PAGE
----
Sean Roy Parker
Every Monday morning we will publish a newsletter documenting life at DARP through a different resident. This week is eco-anxious artist, environmentalist and fermenter Sean Roy Parker. Follow him on @fermental_health
I’ve been trying to leave London ever since I got back from my research trip to USA in November 2019. Having stayed in a remote ranch in Tennessee learning about fermentation, I then volunteered at a biodynamic farm in Massachusetts planting crops and cooking. For the final week of the trip I went to NYC, and got depressed. It wasn’t the people I was with, they were great, but the same claustrophobic feeling I got in London. Everything felt similarly heaving and fast, incessant. There was a neurotic energy in my body, and it’s stopped me from being present.
It would be tiresome to list all the reasons I wanted to leave London, and demonstrate a personal habit of defining myself by what I am in opposition of. I knew that leaving the city would not guarantee me happiness, but a chance of it. I want the fresh air in my lungs and soft turf under my feet everyday, not just on holiday. The vast, unspectacular grey of metropolis and neverending pressure I felt to ‘succeed’ was ruining my self-worth and drive. The slow, generous and wild abundance of nature is a daily gift that we should have access to for maintaining good mental health, to form relationships with other human and other-than-human beings and give back to in practical ways.
Overall, my desire to leave was driven by the knowledge that I would perpetually live in either tiny or extortionate (or both) rented accommodation for the rest of my life, juggling my arts career with battling feelings of ineptitude and servitude. I have come to intimately understand the requirements that I need fulfilling, and it's amazing what some open space can do for mood.
Having been at DARP just over three weeks, the arrival is still pretty fresh in my mind. I remember feeling so calm, a slight excitement and nervousness, but no anxiety or stress like I usually would moving house. My friend Luke was able to help pack the van, and Helena drove the zipvan with my life’s belongings in it up the M1. She text me later that day saying how she could feel my elation on the journey. They helped make the transition memorably smooth, as if it was meant to happen exactly that way.
Living collectively is something I have thought about for a few years, particularly as my personal and professional interests have veered further towards environmental and nutritional sovereignty. My recurring half-joke about “going off-grid” is slightly closer to materialising, while immersing myself into communing immediately after a year of almost total isolation is a bit of a shock to the system! The reality of being here is yet to properly hit, I know when it does I’ll try to fully appreciate the personal strength it took to make a change.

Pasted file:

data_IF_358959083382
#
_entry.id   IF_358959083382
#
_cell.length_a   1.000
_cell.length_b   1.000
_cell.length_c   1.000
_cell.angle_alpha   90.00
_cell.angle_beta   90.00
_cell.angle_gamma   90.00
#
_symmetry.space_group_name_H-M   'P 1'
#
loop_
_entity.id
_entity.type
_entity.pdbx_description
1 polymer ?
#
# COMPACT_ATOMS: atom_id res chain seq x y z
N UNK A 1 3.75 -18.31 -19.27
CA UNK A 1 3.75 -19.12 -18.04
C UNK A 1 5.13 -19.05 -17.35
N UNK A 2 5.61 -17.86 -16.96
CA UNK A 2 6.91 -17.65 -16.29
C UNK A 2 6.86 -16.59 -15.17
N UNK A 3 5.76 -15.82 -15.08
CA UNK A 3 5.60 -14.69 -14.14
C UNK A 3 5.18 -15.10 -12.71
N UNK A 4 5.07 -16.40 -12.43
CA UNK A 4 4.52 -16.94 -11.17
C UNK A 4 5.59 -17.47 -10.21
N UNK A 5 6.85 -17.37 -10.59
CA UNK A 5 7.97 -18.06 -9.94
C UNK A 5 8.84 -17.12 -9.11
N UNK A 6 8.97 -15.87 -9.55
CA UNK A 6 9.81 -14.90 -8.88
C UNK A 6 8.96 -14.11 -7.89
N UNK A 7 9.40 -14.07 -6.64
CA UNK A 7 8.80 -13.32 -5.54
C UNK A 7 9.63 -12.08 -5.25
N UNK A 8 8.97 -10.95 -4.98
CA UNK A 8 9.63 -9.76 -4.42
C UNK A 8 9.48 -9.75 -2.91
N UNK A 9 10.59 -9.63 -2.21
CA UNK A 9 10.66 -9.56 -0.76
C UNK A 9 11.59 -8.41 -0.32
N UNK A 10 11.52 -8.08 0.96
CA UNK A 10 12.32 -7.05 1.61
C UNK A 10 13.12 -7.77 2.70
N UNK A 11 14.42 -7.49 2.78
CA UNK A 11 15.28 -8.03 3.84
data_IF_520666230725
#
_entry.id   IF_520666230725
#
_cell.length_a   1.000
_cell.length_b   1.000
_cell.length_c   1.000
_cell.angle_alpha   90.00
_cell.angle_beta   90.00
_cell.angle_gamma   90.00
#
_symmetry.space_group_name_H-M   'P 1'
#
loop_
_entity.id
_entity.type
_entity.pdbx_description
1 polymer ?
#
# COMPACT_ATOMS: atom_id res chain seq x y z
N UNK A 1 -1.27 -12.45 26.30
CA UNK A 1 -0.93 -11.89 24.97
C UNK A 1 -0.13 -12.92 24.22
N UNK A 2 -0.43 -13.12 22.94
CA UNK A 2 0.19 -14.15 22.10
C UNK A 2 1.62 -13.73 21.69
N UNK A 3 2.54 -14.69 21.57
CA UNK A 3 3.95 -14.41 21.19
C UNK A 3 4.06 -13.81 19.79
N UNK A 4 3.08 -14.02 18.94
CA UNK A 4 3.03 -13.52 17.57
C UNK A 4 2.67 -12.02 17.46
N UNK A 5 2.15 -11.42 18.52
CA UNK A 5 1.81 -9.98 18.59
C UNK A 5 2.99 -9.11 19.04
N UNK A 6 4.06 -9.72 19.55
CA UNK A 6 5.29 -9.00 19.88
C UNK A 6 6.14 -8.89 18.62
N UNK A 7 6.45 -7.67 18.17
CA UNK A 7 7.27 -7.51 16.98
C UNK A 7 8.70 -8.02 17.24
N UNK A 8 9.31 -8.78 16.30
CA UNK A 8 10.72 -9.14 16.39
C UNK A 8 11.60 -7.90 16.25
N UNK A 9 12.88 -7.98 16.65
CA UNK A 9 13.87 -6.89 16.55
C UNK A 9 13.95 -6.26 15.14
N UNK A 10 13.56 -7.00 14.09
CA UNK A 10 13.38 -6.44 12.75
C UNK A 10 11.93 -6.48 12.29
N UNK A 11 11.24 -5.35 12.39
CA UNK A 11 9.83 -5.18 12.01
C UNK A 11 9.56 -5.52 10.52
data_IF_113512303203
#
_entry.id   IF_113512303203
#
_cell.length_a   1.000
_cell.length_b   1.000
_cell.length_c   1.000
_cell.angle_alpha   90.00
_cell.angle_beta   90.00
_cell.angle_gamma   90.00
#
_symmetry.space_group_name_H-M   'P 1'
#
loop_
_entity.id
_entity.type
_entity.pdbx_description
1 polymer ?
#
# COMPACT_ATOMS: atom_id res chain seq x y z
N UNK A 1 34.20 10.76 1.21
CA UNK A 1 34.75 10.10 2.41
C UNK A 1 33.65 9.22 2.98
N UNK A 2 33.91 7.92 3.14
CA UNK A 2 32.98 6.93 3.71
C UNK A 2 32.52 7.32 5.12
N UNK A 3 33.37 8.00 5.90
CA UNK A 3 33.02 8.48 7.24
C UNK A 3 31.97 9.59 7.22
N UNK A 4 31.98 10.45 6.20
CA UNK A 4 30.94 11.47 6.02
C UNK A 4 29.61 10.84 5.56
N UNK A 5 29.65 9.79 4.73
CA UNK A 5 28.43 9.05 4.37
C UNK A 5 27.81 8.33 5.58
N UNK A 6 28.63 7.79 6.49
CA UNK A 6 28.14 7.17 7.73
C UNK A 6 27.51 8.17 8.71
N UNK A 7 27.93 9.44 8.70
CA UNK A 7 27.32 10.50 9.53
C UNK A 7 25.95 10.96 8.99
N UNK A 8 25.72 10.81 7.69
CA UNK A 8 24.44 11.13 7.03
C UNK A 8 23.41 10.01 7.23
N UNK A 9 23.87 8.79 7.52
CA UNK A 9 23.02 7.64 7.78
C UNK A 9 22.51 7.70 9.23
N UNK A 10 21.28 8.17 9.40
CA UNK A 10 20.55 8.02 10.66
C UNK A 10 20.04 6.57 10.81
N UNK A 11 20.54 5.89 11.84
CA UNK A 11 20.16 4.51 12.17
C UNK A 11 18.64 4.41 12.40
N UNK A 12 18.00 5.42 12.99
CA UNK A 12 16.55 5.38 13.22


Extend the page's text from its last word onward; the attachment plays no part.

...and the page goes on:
DARP holds a warm, chaotic energy: a semi-dilapidated building filled with objects and memories of recent history, of a strive towards an alternative educational future, of a local landmark that has shaped many overlapping lives. The rural setting engenders broader conversations about stewardship, co-creation and reconnecting with the land beyond our individualised, environmentally unsustainable city life.
Some journal entries:
To celebrate Spring Equinox we cleaned out our shame cupboards, emptied our anxiety bins and mopped the misery floors.
We used some King Alfred's Cakes I foraged, Daldinia concentrica, to light the fire, stuffed notes for change in a Christmas tree and torched it while singing Johnny Cash and F*Choir.
Barbecued bananas with peanut butter for afters 😋
Ad hoc common meals are breathing life into the dead systems shaped by individualistic food culture.
Relinquishing personal ownership over ingredients, recipes and equipment engenders the spirit of co-creation and builds trust and kinship with plants, spaces and each other.
We are working on commoning our pantry, gleaning surplus from local farms, foraging abundant flora and scavenging from bins in order to diversify our diets and support alternative flows of materials.
Bin quiche, surplus parsnip chips, garden nettles, shop pickles, combo salad.
still layered up against the chill, slowly removing sheaths and bandages that were wrapped tightly for many years ~ although my first month in Derbyshire has been hectic, constantly busying and unpacking and renovating, I'm beginning to slow ~ monitor my breath, check in with myself, feel rather than think
the elation I felt in the van on the way here has barely dissipated, my cold city bones have been thawed by the embrace of my rural co-habitors ~ human and nonhuman bodies entwined in clockless space where the axles of ownership & authorship are spinning while stable like a gimbal made of old wood